Need a Productivity Boost? Try E-mail Training

Time Wasted on Inboxes Is a Crisis Agencies Must Tackle

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Brian Sheehan
Brian Sheehan

Today's buzzword is "downsizing." As clients trim their budgets, agencies have no hard assets that can be sold off or machinery that can be put in mothballs. People must be let go. Last year, the top 10 advertisers cut their budgets an average of 15%. As a result, almost 30,000 advertising jobs have been lost since the start of this recession.

The problem with downsizing is that clients don't stop demanding high levels of service; they just spend less money. In fact, clients increasingly expect the same work on shorter timelines. As GE's global director of advertising, Judy Hu, put it recently: "We used to have 10 weeks for [creative] development. This time we gave a week and a half."

Just as client budget increases create economies of scale that help drive agency profits, decreases in spending can create reverse economies of scale. In doing so, they often make agencies less efficient. The combination of fewer staff and less efficiency creates an economic trap that can lead to more job layoffs and even lower efficiency.

With fewer people, agencies desperately need increased productivity. But how can they increase productivity in the midst of layoffs? One answer comes from a surprisingly obvious place: e-mail.

Takes up 40% of the day
According to a Harvard Business Review survey, office workers who used computers every day spent 40% of their workdays, or three hours and 14 minutes, on e-mail. At an average of three minutes to read and respond to each one, an executive who gets more than 100 e-mails a day spends five hours a day on e-mail.

This is a problem, but for agencies it is a crisis. An agency's main product is ideas, and ideas are rarely developed by e-mail. In fact, a typical creative director can spend four hours or more a day on e-mail. Those are hours not spent developing ideas or inspiring creative teams.

A solution is surprisingly straightforward: Companies need robust e-mail training. The training goes way beyond what is appropriate or inappropriate. It goes right to the heart of transforming e-mail in the workplace from an inefficient quasi-social tool to an efficient business tool.

At first, e-mail training may sound silly to employees, but they quickly applaud the effort when they realize that it will help free up hours of their day. A strong program, either developed in-house or outsourced, can cut the number of e-mails sent within a company 40%. It can shorten the time needed to read e-mails 50% and increase the communication ability of remaining e-mail 50%. It can recapture more than one hour per day for each employee to be more productive. For senior executives, it can add about two hours. For an agency of 300 people, that equals well over 90,000 recaptured hours per year.

Reduction strategies
Effective e-mail-reduction strategies fall into two key categories: anti-proliferation and simplicity.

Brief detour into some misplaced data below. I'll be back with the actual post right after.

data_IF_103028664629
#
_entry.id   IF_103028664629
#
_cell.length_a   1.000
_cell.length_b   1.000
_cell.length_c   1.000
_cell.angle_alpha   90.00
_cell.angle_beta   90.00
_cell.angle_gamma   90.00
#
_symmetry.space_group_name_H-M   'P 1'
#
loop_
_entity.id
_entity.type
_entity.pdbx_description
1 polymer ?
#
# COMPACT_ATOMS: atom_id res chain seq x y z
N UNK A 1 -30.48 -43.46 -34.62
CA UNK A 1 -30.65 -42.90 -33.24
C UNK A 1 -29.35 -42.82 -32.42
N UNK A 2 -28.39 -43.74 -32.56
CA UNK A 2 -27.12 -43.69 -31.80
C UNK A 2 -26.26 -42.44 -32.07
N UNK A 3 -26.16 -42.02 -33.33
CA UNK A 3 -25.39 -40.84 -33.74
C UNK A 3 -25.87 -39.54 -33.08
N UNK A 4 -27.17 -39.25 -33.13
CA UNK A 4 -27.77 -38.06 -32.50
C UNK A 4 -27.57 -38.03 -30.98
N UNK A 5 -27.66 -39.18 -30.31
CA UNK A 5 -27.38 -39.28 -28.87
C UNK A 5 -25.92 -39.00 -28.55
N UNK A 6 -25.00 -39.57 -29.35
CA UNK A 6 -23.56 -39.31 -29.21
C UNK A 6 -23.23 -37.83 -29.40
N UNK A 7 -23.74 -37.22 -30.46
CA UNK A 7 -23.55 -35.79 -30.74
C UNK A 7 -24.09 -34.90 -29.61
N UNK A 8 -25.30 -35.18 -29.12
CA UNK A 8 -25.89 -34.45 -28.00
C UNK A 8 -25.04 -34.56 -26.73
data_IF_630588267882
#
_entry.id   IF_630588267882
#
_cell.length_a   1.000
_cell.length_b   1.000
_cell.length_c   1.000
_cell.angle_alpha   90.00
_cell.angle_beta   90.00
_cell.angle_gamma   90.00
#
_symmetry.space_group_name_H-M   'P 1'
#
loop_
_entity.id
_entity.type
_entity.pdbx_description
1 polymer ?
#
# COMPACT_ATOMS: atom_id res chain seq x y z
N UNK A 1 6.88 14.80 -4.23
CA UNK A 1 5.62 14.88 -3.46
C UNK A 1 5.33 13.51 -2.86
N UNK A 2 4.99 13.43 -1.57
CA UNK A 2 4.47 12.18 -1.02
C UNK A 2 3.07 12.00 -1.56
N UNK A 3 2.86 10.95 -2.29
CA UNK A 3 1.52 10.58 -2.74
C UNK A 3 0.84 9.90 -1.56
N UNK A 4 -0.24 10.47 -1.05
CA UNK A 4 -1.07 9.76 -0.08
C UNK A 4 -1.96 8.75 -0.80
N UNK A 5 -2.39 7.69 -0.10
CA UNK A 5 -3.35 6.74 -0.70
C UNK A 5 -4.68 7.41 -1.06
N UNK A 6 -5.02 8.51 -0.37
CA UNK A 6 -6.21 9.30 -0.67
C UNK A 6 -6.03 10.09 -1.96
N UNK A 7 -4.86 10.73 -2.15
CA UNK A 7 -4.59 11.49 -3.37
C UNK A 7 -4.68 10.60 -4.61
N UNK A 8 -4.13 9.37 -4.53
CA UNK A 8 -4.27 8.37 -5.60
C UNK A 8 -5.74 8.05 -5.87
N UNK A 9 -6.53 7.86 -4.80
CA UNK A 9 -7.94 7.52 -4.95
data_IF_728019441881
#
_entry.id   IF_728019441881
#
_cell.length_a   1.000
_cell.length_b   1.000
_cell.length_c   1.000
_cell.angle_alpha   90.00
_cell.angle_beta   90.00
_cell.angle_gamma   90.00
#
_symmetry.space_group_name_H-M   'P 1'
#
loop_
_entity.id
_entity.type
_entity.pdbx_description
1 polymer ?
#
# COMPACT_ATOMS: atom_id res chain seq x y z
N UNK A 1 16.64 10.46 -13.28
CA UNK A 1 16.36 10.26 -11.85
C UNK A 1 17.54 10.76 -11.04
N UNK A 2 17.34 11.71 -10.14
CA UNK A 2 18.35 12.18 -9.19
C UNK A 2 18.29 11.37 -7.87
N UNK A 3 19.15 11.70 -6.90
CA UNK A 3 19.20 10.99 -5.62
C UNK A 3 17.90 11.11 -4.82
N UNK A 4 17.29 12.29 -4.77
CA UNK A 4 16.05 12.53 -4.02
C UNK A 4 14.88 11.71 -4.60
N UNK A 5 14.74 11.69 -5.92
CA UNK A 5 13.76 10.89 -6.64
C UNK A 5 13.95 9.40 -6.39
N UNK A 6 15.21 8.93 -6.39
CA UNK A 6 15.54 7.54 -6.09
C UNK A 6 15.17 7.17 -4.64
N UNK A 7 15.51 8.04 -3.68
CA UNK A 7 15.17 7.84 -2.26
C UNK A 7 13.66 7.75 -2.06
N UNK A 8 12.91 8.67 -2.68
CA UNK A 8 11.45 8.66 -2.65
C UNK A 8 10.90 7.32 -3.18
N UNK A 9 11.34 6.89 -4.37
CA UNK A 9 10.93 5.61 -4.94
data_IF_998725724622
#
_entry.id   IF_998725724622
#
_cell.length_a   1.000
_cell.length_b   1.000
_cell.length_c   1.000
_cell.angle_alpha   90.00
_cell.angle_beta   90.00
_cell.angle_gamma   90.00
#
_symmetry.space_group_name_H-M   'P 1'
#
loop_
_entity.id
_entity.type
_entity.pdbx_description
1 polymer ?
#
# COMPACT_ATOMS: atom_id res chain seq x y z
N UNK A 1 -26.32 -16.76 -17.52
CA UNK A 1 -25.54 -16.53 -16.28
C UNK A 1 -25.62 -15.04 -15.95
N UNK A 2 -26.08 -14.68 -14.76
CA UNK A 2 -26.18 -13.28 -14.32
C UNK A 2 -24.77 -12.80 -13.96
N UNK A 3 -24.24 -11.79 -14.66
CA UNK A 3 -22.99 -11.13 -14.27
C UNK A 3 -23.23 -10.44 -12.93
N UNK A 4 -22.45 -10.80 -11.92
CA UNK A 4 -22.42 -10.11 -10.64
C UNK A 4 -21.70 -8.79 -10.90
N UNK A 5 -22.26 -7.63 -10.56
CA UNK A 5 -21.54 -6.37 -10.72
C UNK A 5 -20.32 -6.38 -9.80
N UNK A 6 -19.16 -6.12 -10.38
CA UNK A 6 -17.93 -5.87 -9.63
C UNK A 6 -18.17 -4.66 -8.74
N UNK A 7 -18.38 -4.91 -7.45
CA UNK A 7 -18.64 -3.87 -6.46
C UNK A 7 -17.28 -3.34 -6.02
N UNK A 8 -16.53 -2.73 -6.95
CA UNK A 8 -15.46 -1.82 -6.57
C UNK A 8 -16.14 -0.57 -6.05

Successful anti-proliferation strategies include defining what not to use e-mail for. For example, conversations by e-mail when both user and sender are in the office are counterproductive. One phone call, or an office flyby, can save 10 e-mails. It is also common for e-mails to be CC'd to lots of people, particularly at the beginning of a project, when many people don't need to be directly involved but need to be aware of the project. Unfortunately they continue to get CC'd on every following e-mail. Those "wasted CC's" lead to thousands of hours of wasted time per year.

Simplicity strategies include training on basic business-writing skills. E-mail today is often a lazy, confused mix of personal and business communication thrown into unformatted paragraphs. As a result, people often need to read e-mails more than once to gather all the pertinent business information. Back when business writing was more formal and structured, major agencies had training programs that taught young professionals how to write better. The emphasis of those programs was clarity and concision: Keep it short and keep it clear.

Brian Sheehan is an associate professor at Syracuse University's S.I. Newhouse School of Public Communications. Brian spent 25 years in the advertising industry and was CEO of agencies in Los Angeles, Australia and Japan, working with clients such as Toyota, DuPont, Hewlett-Packard, Ritz-Carlton, General Mills and Procter & Gamble.

So think about it. E-mail training is a relatively easy and inexpensive way to save hundreds of hours in lost productivity. Meantime, here are five e-mailing tips to pass on to your team today.

1. The subject line is a secret weapon. An e-mail titled "Pepsi" needs to be read by everyone working on Pepsi. One titled "Pepsi—October Ad Casting" does not.

2. Save "reply all" for emergencies. Encourage employees to cut down on the number of CCs during every response. Offer prizes if necessary.

3. Master the use of headings. Headings turbo-charge reading speed by enabling people to scan for key information. Strategic bolding, boxing and underlining do too. Appearance counts.

4. Always write from general to specific. That gives readers the opportunity to bail out when they've gotten the level of detail they need.

5. Differentiate between social networking and e-mail. Facebook and Twitter are a blessing and a curse. They can be a tremendous time suck in their own right. Use them strategically as a way to cleanse socializing from e-mail, then build solid rules about their appropriate use in the office.

There are numerous strategies for cutting the absolute number of e-mails and for decreasing the reading time committed to each one, but few companies put any effort behind them. In today's economy, e-mail is the most obvious place to increase productivity.

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